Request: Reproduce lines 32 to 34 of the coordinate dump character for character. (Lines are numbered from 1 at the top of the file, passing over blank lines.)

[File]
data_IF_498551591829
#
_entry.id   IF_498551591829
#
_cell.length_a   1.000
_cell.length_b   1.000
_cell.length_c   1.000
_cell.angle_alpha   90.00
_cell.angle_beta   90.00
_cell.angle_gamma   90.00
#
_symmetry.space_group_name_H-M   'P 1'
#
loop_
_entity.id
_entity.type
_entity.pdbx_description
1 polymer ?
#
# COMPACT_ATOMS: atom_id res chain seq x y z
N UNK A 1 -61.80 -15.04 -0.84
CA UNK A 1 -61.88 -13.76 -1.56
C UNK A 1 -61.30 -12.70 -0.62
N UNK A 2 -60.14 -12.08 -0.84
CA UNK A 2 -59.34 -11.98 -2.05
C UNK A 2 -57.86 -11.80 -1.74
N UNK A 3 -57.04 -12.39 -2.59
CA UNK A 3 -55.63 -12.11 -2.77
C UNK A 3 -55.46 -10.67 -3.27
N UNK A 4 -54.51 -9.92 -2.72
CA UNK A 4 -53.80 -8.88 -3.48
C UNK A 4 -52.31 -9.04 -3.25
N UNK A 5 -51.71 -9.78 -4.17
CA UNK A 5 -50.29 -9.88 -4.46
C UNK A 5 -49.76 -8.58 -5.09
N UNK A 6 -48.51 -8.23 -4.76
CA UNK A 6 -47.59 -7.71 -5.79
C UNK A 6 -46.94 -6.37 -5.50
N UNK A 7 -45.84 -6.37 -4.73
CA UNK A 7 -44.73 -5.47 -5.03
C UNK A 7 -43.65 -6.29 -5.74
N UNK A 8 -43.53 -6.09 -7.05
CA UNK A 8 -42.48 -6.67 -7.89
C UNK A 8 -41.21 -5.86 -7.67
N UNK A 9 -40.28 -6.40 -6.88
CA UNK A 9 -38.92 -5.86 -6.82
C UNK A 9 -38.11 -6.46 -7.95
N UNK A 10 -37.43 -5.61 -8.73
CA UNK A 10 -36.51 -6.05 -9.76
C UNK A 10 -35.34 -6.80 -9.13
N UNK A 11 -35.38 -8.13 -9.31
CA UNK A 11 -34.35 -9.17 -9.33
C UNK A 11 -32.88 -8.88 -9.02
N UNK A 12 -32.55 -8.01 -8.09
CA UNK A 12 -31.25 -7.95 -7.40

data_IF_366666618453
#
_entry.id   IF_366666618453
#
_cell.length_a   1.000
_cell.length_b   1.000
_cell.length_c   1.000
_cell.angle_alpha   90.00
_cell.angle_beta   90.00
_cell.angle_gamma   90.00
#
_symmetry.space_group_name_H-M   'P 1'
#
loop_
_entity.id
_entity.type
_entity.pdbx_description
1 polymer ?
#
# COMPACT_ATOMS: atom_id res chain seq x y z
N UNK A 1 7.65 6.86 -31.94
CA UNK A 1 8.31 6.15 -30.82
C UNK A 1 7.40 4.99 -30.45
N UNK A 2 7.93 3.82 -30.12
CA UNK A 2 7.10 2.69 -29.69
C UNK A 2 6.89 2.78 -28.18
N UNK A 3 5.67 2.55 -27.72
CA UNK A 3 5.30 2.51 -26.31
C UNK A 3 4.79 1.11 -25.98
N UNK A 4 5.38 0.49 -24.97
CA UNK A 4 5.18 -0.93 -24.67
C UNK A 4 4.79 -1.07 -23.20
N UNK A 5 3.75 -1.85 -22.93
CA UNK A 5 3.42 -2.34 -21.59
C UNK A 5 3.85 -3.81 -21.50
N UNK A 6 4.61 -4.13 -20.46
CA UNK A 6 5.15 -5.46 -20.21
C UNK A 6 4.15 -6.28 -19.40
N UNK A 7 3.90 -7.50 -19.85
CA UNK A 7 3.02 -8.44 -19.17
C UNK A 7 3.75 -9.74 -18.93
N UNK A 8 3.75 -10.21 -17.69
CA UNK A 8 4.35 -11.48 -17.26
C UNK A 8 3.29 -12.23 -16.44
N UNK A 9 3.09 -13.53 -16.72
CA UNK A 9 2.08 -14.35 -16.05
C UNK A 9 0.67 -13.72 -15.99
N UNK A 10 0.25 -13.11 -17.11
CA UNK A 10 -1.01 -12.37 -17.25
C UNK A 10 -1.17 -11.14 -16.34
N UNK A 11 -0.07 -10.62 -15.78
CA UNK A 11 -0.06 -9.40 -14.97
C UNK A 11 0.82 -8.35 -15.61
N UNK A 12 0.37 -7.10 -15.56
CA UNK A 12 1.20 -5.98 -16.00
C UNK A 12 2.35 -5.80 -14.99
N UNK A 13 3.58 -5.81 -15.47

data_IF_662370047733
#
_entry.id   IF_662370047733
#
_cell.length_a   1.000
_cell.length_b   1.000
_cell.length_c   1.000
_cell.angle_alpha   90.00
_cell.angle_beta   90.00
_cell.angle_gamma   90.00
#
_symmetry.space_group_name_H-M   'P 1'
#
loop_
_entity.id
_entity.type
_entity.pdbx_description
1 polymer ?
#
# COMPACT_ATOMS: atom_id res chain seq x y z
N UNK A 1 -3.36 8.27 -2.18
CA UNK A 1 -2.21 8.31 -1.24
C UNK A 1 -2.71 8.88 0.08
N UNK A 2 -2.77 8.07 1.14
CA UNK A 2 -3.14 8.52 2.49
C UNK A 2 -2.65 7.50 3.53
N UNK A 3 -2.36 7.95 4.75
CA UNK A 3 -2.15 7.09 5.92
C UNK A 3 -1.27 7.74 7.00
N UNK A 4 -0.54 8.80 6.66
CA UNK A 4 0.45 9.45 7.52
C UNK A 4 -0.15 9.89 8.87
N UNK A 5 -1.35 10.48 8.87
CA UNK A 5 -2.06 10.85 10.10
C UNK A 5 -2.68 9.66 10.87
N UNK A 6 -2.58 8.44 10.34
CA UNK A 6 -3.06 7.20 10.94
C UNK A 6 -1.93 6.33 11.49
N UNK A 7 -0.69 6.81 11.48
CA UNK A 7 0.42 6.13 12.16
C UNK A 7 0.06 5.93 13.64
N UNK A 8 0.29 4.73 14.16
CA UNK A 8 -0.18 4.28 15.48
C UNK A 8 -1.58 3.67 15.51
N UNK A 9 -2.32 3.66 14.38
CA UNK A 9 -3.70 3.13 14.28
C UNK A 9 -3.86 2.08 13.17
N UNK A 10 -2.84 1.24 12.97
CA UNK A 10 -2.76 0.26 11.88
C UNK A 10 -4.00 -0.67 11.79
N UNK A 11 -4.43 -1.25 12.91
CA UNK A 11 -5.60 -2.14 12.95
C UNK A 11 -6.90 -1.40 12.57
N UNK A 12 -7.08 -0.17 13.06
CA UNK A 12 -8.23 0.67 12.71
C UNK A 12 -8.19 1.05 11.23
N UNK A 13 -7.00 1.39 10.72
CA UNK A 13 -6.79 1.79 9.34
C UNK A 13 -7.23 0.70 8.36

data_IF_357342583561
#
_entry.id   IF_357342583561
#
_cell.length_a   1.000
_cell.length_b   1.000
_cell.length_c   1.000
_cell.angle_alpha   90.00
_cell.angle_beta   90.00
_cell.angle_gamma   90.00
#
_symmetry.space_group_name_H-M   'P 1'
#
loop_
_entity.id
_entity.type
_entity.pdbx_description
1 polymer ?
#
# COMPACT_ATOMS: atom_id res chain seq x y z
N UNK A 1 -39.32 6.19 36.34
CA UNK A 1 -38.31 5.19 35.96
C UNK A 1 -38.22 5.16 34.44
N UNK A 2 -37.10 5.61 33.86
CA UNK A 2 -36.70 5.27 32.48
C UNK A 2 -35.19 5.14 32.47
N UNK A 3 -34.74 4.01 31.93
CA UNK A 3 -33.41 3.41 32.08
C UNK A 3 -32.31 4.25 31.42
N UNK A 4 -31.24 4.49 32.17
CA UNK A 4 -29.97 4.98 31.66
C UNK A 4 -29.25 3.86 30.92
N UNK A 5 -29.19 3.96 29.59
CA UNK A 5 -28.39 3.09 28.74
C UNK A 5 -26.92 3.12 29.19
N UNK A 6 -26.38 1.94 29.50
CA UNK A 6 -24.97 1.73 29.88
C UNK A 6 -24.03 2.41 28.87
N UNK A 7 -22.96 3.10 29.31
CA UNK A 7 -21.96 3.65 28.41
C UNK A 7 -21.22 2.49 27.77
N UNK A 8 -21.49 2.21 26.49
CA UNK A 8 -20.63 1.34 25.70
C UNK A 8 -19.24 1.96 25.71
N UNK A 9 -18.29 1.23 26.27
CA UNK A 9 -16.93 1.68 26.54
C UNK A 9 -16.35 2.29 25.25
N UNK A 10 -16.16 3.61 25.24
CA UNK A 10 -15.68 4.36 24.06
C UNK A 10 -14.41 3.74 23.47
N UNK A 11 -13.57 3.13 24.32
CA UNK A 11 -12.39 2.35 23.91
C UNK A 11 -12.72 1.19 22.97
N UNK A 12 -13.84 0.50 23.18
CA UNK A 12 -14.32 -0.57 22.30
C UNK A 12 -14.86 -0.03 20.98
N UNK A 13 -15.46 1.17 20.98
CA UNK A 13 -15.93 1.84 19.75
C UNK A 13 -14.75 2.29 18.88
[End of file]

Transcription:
C UNK A 4 -52.31 -9.04 -3.25
N UNK A 5 -51.71 -9.78 -4.17
CA UNK A 5 -50.29 -9.88 -4.46